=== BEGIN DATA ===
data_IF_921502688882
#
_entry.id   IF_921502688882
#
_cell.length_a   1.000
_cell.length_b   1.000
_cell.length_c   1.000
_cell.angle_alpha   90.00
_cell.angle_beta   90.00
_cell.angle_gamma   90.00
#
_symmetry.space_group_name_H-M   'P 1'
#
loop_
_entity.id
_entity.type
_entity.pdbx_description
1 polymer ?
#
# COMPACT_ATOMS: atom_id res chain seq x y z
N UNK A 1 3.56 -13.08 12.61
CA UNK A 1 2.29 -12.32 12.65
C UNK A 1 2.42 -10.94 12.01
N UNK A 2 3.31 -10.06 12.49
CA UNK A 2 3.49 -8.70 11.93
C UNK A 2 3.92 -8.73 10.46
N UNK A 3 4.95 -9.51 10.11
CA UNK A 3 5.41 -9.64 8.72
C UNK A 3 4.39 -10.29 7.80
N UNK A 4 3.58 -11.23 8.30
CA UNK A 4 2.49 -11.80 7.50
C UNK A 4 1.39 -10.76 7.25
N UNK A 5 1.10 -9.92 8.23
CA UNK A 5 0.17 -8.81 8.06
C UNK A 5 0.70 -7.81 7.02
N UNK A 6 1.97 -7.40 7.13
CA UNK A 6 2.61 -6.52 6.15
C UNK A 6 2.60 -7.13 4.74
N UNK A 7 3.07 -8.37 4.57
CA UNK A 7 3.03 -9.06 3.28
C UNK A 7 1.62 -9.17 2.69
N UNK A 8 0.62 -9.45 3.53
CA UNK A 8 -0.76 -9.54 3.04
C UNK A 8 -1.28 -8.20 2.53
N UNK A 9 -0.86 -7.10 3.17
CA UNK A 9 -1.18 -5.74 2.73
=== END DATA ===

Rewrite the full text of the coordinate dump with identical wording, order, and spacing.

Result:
data_IF_921502688882
#
_entry.id   IF_921502688882
#
_cell.length_a   1.000
_cell.length_b   1.000
_cell.length_c   1.000
_cell.angle_alpha   90.00
_cell.angle_beta   90.00
_cell.angle_gamma   90.00
#
_symmetry.space_group_name_H-M   'P 1'
#
loop_
_entity.id
_entity.type
_entity.pdbx_description
1 polymer ?
#
# COMPACT_ATOMS: atom_id res chain seq x y z
N UNK A 1 3.56 -13.08 12.61
CA UNK A 1 2.29 -12.32 12.65
C UNK A 1 2.42 -10.94 12.01
N UNK A 2 3.31 -10.06 12.49
CA UNK A 2 3.49 -8.70 11.93
C UNK A 2 3.92 -8.73 10.46
N UNK A 3 4.95 -9.51 10.11
CA UNK A 3 5.41 -9.64 8.72
C UNK A 3 4.39 -10.29 7.80
N UNK A 4 3.58 -11.23 8.30
CA UNK A 4 2.49 -11.80 7.50
C UNK A 4 1.39 -10.76 7.25
N UNK A 5 1.10 -9.92 8.23
CA UNK A 5 0.17 -8.81 8.06
C UNK A 5 0.70 -7.81 7.02
N UNK A 6 1.97 -7.40 7.13
CA UNK A 6 2.61 -6.52 6.15
C UNK A 6 2.60 -7.13 4.74
N UNK A 7 3.07 -8.37 4.57
CA UNK A 7 3.03 -9.06 3.28
C UNK A 7 1.62 -9.17 2.69
N UNK A 8 0.62 -9.45 3.53
CA UNK A 8 -0.76 -9.54 3.04
C UNK A 8 -1.28 -8.20 2.53
N UNK A 9 -0.86 -7.10 3.17
CA UNK A 9 -1.18 -5.74 2.73